Wild Comfort at Ol Seki
Sitting inside the 12-seater Cessna for the 40-minute flight from Wilson Airport to Masai Mara can be an unnerving experience. At a time when planes disappear without trace, it takes tonnes of optimism to “sit back, relax and enjoy the flight.” On the Masai Mara route, they operate like our matatus – hopping on and off the various airstrips strewn across the Mara.
My destination was Ol Seki, a set of 10 stylish tents set on a rocky outcrop overlooking the Isupukiai River valley that are part of the Hemingways Collection.
Waiting next to a Toyota Landcruiser is Raphael, the young lad who honed his skills as a tour driver and guide at the nearby Koiyaki Guiding School. He is clad is his traditional Masai regalia and it is hard to pick him out from a group of young men selling curios nearby.
It is easy to rule him out until he maneuvers the tour van out of the mud with the ease of a veteran. His driving skills through one of the crocodile infested rivers in the Mara earn him hearty applause from his charges. His mastery of things wild is just second to none, making him a darling of many visitors to Ol Seki. Enough of Raphael.
The enchanting camp is based at Naboisho, a 200 square kilometre conservancy situated north of the Mara National Reserve. Unlike the main reserve, Naboisho is still a pristine wildlife conservation area that has suffered minimal battering from mass tourism. Tourism is controlled to ensure as little human footprint as possible.
As my small group of companions chat animatedly, I use the prelude to explore the surroundings. The view of the Mara plains from any vantage point is magical. Even a menacing dark cloud on one side reflecting the light of the afternoon sun on the other creates unforgettable moments. From the hopping rock hyraxes to tweeting birds, the air is full of tranquility.
Camps like Ol Seki have changed the ways of the wild in Kenya as bush décor goes a notch higher. Gone are the days when camping was a dull affair that involved pitching some pins on the ground, laying a mattress under some green canvas while using the nearby bushes as the bathroom. Ol Seki’s interior décor defies that tradition. In the world famous Maasai Mara, five-star camping is now the norm.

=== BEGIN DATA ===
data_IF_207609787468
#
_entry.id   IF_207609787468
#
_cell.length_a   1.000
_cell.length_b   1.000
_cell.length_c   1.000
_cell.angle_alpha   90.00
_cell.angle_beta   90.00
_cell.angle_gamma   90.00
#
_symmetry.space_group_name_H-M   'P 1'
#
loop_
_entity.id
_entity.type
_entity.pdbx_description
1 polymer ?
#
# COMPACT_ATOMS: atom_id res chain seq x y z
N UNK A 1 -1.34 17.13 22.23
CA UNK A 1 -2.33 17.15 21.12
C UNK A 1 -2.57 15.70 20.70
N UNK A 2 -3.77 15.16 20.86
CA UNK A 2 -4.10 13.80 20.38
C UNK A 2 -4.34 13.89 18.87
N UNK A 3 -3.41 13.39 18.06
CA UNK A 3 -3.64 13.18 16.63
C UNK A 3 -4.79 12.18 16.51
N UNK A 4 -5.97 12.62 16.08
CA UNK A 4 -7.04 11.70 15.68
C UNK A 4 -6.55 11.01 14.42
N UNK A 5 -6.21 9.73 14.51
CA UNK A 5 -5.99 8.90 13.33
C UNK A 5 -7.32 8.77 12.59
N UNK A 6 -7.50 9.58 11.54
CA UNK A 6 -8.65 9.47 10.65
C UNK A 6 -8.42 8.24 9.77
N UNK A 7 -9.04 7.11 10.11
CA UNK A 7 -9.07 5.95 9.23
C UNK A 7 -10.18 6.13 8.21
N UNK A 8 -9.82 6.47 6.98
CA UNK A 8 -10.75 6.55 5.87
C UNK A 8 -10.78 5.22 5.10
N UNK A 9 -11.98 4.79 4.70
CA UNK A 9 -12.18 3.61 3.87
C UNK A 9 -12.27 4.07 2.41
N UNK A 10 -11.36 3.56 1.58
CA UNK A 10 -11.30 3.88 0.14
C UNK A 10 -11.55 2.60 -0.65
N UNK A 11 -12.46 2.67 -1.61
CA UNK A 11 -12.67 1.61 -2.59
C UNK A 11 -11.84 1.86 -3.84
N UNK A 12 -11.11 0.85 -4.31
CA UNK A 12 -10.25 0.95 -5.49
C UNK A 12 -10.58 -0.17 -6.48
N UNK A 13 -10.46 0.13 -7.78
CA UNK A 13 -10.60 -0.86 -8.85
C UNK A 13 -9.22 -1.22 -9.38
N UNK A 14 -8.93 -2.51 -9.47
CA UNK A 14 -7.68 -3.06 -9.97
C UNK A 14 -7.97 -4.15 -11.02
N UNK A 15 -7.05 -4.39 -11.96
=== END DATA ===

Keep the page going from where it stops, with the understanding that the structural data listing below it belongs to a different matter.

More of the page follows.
The high dome tents are centred with twin beds well-decked out in fine linen. The rooms have a number of openings that allow you to peer into the wide open African savannah during the day and gaze at the abundant wildlife. Despite the location, the tents have ensuite bathrooms at the rear. For those still mindful of their looks even in wild Africa, a dressing area similar to that found in the contemporary hotel has been availed. For the total enjoyment of life in the wild however, do not expect to find flat screens or any other electronic distractions within the camp.
The common lounge is likewise made with guest comforts in mind. Apart from the cosy seats with African print, the rustic wooden shelves contain a collection of old African literature with information on the legendary Safaris of old, traditions of local tribes, wildlife guides as well as photographic collections of East Africa’s rich history.
In front of each tent is a large wooden deck where one can enjoy private dining, sunbathing or star gazing. Retention of nearby shrubs ensures that your tent is shrouded in total secrecy. A modern pair of long range binoculars adorns the tents to help you scan the wide world around you.
During the night, the good, old paraffin lanterns and candles light up the dark expanse as noises from nocturnal creatures pierce the otherwise tranquil night.
With these comforts, the camp lives up to the true meaning of the Ol Seki tree, or the sandpaper tree, which in the local Masai language means “blessed”.
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Ol SekiMasai MaraWilson Airport